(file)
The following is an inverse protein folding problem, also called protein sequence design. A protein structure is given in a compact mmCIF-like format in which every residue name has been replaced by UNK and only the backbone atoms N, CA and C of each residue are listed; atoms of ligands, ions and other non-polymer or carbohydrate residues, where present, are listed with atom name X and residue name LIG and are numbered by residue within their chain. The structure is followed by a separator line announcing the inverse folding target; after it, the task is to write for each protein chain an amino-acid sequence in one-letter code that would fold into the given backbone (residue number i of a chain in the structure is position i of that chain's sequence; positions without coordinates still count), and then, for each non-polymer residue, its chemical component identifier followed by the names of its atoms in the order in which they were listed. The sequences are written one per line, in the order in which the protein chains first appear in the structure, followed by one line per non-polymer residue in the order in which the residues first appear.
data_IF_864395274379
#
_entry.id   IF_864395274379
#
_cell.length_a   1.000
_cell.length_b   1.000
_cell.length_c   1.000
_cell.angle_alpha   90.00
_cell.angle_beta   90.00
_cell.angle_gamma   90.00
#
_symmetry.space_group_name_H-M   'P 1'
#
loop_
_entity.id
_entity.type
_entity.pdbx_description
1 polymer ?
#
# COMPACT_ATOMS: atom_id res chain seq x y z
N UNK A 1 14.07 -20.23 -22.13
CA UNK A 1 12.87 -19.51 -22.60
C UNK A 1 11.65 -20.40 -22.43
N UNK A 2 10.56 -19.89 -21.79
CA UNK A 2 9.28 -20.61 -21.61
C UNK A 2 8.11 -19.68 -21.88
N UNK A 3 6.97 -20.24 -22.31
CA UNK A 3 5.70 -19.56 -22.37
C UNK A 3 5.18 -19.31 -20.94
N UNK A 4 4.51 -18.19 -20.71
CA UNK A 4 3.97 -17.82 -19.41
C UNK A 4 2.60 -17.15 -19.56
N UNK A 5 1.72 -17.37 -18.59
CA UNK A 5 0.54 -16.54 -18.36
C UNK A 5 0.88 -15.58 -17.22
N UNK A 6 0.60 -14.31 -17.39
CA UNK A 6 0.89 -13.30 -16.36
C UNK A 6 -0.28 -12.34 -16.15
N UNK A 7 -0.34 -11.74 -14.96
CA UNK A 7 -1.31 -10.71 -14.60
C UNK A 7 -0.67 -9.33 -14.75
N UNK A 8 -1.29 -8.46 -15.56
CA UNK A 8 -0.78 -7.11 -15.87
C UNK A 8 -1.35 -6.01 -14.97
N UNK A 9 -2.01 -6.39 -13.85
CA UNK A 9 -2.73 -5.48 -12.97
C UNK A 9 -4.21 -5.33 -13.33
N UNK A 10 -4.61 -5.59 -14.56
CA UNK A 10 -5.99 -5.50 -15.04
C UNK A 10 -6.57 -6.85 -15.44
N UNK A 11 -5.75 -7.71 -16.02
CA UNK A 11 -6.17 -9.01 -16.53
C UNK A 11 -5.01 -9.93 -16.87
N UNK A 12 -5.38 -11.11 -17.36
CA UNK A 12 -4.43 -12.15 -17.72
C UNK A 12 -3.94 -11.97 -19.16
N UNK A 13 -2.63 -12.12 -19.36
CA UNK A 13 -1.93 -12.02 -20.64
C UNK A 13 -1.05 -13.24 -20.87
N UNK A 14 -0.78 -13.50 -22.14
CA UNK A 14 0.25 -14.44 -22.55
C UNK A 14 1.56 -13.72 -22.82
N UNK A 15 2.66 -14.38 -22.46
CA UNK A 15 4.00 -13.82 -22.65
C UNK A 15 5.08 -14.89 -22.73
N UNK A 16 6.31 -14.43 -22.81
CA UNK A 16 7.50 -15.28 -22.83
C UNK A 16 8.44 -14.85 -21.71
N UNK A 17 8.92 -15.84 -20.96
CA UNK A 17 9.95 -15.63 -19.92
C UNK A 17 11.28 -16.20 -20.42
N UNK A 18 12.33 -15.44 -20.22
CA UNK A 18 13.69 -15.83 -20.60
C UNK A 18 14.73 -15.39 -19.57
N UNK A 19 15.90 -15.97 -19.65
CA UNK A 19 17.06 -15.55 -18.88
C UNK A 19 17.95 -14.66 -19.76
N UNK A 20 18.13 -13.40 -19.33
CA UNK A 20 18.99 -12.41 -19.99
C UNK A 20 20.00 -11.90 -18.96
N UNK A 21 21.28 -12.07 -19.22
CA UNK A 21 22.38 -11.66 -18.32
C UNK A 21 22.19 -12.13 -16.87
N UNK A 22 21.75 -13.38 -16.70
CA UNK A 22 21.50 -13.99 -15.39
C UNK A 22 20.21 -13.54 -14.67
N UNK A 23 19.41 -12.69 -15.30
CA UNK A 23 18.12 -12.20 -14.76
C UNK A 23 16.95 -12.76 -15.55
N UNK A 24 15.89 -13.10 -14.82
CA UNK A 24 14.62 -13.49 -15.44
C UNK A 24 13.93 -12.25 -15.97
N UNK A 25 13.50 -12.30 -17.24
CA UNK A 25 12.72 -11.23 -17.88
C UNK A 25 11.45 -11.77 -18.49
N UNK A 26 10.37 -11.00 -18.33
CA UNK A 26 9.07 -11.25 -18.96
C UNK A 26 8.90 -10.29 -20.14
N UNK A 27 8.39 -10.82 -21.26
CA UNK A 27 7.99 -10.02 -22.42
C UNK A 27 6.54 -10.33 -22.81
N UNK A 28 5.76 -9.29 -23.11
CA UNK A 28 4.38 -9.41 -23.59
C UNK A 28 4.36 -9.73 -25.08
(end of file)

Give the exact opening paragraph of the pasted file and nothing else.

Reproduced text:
The following is an inverse protein folding problem, also called protein sequence design. A protein structure is given in a compact mmCIF-like format in which every residue name has been replaced by UNK and only the backbone atoms N, CA and C of each residue are listed; atoms of ligands, ions and other non-polymer or carbohydrate residues, where present, are listed with atom name X and residue name LIG and are numbered by residue within their chain. The structure is followed by a separator line announcing the inverse folding target; after it, the task is to write for each protein chain an amino-acid sequence in one-letter code that would fold into the given backbone (residue number i of a chain in the structure is position i of that chain's sequence; positions without coordinates still count), and then, for each non-polymer residue, its chemical component identifier followed by the names of its atoms in the order in which they were listed. The sequences are written one per line, in the order in which the protein chains first appear in the structure, followed by one line per non-polymer residue in the order in which the residues first appear.